I have to say right upfront that when initially deciding to cover this album, I was a bit naive. I just skimmed through the album, listened to a little bit from each song and thought it was pretty decent. Unfortunately, when I actually sat down and listened to the whole thing, I found myself consistently being let down. These guys certainly borrow from the whole djent and deathcore sounds, and a bit of mathcore later on as well, but what drew me to even listen to this was the concept of writing a song that is sort of an interpretation of a stage in the evolution of art was really interesting and cool. Instrumentally, I think the band are pretty solid. Sure, there is very little on here that you won't have heard before, but they're pretty solid at writing songs that are interesting musically. The vocalist was where my patience was tested. On almost every track on here, he does that same tough guy hardcore/deathcore growl/scream and I just could not get into it at all. I also wasn't too into his rapping at the end of Avantgarde - Requiem For A Mind Fucked Brain either, so I do think that he is the weak link in the band. Personally, I also think that when a band makes you think of Emmure, they're doing something wrong, so skip over Realism - The Stone Ego Paradox if you decide to listen to this. I think the band certainly have talent, but the vocalist is totally holding them back in my opinion. Check it out if you're hard pressed to find some djent or deathcore, but otherwise look elsewhere.
Overall Score: 4
Highlights: Primitive Art - ACT I, Avantgarde - Requiem For A Mind Fucked Brain

Break Me Completely - Break Me Completely EP (2012)
Band: Break Me Completely
Country: Moscow, Russia
Style: Tech Metal/Progressive Death Metal
Label: Independent

As I've consistently been saying, there are always diamonds in the rough, and I guess it was good luck that I just so happened to take a chance on this band and wound up with one of those diamonds. I'm not going to pretend like this band is doing something spectacularly original or unique, but they have a grasp of songwriting that many of these other groups do not have. Their sound appears to take as much from the likes of Periphery as it does from a group like Soilwork, so what you get is a nice blend of heavier grooves and big sounding melodies. Unlike many of the other groups I've heard recently as well, the vocalist of this band is actually good and has a style that is somewhat distinct (I say somewhat because he is clearly young and I think that he can grow into his voice more with time). He isn't just one of those vocalists who growls or screams over a track, but manages to fit some strong melodies over the top of these grooves, like on Carved for example. With that being said, his more aggressive vocals are just as strong and can more than hold up a track like Revelation on their own merit without the need of a clean vocal break. It's a very strong debut and I hope some people wind up checking them out because these guys certainly deserve it.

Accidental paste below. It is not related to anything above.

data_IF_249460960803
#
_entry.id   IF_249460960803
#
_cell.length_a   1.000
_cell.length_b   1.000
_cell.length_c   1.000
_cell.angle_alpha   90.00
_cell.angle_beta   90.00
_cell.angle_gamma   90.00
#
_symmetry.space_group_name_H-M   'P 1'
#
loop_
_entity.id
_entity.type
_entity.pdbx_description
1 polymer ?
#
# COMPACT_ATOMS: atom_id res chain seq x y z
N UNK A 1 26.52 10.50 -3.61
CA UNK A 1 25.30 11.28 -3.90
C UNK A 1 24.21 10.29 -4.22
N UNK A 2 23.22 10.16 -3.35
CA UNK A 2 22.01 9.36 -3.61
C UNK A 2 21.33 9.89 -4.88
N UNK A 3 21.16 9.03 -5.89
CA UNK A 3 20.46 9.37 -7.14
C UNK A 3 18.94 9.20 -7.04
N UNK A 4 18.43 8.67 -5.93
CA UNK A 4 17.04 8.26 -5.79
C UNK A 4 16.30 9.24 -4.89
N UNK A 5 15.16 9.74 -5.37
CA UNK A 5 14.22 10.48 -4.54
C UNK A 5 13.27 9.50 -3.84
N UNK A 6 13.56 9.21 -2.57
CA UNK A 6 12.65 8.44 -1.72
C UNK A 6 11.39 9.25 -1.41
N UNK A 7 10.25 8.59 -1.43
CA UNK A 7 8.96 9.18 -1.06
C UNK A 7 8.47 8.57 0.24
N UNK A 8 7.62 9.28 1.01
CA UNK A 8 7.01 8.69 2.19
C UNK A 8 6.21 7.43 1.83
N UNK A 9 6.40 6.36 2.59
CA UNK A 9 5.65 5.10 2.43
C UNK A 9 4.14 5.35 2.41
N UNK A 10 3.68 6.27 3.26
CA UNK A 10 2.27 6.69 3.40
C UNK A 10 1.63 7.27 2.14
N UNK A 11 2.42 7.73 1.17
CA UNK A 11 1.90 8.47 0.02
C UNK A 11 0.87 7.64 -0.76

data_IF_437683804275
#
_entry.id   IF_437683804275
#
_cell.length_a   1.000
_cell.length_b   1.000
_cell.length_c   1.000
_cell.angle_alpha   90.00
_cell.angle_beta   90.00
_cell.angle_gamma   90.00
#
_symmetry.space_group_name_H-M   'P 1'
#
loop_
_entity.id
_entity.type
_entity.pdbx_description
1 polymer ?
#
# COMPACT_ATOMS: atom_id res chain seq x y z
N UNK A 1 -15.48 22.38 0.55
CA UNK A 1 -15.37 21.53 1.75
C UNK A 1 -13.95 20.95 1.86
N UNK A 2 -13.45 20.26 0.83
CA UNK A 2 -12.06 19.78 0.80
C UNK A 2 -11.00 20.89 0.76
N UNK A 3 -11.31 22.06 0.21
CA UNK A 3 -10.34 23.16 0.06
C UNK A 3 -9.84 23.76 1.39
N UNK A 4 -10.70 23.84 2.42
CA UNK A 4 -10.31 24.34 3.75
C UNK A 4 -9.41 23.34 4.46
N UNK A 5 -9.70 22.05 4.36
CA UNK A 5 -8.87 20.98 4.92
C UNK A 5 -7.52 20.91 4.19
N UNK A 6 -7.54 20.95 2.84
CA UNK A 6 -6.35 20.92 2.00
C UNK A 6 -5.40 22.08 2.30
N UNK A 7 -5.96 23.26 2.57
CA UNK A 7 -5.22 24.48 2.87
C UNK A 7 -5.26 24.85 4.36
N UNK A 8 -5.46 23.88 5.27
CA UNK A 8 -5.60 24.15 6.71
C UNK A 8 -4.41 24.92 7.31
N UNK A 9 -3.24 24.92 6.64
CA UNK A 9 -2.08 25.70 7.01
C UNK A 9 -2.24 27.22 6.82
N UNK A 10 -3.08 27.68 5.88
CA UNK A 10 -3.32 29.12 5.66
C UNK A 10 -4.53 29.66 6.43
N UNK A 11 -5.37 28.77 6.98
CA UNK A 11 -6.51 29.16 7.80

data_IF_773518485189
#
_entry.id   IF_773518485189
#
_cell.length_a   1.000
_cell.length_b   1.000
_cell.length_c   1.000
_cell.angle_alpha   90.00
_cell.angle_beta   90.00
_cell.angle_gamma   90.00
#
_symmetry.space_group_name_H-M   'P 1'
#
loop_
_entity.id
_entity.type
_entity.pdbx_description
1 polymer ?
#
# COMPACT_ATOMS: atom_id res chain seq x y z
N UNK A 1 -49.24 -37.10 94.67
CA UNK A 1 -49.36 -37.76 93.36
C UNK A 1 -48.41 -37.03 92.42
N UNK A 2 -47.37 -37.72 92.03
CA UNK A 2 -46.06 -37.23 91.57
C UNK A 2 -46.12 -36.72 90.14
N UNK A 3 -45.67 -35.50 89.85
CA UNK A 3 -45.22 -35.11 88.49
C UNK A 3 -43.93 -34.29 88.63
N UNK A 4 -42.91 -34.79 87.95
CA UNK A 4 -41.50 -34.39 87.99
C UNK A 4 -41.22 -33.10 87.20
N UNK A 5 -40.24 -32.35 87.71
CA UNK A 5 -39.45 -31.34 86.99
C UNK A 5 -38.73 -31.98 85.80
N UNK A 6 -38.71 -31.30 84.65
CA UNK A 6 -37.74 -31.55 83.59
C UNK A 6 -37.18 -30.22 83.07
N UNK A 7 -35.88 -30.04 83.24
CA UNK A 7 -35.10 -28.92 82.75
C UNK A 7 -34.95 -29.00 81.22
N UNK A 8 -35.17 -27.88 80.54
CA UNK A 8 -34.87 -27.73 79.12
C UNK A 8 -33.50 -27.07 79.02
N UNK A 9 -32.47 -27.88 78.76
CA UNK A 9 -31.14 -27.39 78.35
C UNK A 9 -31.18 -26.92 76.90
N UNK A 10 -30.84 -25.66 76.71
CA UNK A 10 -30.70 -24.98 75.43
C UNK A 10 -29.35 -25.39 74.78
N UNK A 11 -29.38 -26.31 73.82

Overall Score: 8
Highlights: Serpents, Carved

Tardive Dyskinesia - Static Apathy In Fast Forward (2012)
Band: Tardive Dyskinesia
Country: Athens, Greece
Style: Groove Metal
Label: Coroner

Now, I know some fans of the band may disagree, but Tardive Dyskinesia are one of those bands that simply take an idea from one band and try and copy it. That band in question here happens to be Meshuggah. The band's last album, 2009's The Sea of See Through Skins, was a blatant Meshuggah rip-off. It wasn't a terrible album, but if you had heard of Meshuggah, you weren't going to get anything different from Tardive Dyskinesia. I guess the band figured they'd had enough of riding the coattails of Meshuggah, so they decided to try and expand their horizons for this album. Personally, I thought this description to be pretty accurate and clever: this is what Meshuggah might have sounded like if they had started trying to be Neurosis after they had released Destroy Erase Improve. The first couple of songs on here did make me think that the band were just going do essentially make their last album again, but it wasn't until track five, Prehistoric Man, that I finally found something that was slightly different and somewhat interesting. Then the second half started with the interlude Indicator and I thought I might have put my Ipod on shuffle because it's an almost Devin Townsend-esque ambient saxophone piece that is really well done, though almost completely out of step with anything else on the album. I don't know if I could say the second half redeems the blandness of the first, but it is more expansive with it's use of atmosphere and melody and I guess that's worthy of some praise.